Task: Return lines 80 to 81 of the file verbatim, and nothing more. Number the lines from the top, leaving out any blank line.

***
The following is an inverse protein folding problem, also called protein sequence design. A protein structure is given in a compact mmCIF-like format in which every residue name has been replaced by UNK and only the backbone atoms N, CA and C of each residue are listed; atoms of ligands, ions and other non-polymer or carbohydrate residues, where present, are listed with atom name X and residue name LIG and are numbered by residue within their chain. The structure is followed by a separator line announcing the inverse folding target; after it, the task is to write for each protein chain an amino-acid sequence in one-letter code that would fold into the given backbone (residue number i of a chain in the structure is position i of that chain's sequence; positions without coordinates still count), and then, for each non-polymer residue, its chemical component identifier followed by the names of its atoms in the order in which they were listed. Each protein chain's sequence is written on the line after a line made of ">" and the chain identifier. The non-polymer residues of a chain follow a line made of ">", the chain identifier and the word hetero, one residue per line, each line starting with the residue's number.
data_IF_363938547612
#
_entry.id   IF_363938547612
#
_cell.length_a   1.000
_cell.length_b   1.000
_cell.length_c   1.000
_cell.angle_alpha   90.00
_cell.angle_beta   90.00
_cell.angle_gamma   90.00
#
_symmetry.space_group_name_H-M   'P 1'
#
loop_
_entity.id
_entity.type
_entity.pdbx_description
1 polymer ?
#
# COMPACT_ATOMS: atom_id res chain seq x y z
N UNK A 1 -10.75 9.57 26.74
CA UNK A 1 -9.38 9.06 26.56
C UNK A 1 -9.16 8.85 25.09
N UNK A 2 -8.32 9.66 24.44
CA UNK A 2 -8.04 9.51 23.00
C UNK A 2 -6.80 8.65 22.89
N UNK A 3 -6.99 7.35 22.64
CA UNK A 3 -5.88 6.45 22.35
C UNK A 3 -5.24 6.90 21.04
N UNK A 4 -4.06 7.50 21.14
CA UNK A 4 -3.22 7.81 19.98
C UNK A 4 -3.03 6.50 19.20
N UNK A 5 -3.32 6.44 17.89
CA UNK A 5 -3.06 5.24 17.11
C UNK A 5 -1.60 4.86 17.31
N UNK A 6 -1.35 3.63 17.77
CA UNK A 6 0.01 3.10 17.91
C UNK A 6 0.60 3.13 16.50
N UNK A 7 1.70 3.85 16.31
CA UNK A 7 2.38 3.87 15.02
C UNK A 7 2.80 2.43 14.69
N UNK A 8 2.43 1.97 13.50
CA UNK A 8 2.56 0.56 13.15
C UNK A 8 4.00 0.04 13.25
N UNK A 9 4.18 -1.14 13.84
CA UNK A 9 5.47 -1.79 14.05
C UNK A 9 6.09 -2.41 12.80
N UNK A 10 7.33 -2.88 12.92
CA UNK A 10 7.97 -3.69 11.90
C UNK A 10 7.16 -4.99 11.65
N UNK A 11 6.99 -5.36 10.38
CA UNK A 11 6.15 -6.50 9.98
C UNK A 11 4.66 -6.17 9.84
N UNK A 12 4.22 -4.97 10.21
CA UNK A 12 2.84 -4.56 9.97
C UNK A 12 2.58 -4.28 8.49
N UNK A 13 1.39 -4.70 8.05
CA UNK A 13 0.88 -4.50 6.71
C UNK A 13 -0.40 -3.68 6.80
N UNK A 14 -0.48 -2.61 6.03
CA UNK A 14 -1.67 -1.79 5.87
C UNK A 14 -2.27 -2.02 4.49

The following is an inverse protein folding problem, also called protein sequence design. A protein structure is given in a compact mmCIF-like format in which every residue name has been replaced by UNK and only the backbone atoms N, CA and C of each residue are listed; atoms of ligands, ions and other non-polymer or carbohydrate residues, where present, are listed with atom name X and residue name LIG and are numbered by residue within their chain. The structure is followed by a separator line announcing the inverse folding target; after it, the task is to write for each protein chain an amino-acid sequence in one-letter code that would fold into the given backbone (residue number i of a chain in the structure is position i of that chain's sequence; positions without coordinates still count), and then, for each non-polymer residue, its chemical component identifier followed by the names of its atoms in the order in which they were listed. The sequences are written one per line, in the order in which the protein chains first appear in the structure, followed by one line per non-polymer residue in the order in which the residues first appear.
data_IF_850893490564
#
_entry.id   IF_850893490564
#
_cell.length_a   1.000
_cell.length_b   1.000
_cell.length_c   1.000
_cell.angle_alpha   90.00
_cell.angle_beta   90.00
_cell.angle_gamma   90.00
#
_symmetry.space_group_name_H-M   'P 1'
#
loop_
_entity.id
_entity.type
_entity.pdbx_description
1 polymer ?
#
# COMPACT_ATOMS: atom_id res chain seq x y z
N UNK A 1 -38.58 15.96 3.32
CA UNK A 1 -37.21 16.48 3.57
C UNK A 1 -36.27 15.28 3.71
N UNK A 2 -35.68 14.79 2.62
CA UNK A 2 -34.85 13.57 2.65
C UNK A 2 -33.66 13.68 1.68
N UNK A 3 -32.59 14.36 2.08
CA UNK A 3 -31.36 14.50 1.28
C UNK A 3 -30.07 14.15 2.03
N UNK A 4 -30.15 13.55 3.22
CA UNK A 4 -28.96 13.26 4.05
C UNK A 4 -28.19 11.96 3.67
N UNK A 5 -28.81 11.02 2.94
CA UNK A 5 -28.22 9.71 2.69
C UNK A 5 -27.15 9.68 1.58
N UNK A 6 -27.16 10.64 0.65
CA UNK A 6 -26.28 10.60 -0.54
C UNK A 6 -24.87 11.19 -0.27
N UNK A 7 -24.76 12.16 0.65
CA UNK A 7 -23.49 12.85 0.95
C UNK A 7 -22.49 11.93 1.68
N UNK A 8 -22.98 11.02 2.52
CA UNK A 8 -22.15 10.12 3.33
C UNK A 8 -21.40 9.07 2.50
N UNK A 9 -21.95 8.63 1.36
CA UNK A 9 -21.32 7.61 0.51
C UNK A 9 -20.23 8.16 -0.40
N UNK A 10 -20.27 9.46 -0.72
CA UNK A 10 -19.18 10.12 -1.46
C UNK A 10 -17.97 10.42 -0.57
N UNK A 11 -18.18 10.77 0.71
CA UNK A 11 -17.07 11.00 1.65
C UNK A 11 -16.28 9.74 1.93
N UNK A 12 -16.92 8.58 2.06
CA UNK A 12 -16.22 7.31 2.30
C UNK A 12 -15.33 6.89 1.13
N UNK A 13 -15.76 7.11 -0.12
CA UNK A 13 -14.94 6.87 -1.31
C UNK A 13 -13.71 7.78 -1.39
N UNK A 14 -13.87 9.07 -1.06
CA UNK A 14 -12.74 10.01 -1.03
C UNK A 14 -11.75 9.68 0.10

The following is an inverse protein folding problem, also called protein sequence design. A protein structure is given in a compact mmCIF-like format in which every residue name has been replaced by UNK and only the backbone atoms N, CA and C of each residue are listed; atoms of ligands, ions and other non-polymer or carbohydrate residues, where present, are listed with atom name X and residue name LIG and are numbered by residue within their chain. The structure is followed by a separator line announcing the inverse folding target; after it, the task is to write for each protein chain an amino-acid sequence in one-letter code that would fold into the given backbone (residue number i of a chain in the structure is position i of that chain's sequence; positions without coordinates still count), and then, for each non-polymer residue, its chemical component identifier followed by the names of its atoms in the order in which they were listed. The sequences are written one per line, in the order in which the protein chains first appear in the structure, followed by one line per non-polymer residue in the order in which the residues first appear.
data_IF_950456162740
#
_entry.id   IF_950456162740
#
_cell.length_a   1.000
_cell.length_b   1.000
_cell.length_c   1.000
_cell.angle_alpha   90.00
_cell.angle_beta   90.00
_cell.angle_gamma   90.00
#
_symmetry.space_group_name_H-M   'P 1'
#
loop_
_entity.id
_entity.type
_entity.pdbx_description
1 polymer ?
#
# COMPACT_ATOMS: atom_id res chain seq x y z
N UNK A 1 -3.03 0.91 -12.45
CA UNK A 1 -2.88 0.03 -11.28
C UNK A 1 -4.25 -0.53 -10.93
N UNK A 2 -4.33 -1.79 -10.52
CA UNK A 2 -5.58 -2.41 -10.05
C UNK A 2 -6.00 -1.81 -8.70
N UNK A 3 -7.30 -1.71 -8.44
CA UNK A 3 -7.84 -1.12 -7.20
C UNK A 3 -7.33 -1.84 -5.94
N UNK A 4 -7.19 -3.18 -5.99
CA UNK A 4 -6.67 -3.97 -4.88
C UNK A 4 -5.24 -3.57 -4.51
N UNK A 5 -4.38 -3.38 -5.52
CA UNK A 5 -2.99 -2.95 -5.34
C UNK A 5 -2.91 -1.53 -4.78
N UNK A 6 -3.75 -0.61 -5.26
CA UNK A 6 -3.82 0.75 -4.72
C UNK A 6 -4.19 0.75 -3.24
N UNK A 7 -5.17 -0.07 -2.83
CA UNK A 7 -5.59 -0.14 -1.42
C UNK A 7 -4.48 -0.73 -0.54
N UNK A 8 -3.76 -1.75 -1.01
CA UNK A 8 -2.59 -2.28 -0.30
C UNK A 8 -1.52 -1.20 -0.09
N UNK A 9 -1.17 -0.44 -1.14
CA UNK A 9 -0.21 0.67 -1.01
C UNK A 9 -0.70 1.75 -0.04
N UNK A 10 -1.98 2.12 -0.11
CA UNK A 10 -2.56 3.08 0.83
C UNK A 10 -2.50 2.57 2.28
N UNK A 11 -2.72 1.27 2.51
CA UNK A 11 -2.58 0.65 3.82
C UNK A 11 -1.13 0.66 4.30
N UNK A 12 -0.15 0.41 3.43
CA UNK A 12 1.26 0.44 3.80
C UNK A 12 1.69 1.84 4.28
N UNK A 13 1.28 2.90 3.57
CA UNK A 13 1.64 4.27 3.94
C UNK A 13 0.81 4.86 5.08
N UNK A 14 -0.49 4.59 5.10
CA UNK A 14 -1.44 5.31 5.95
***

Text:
_entity.type
_entity.pdbx_description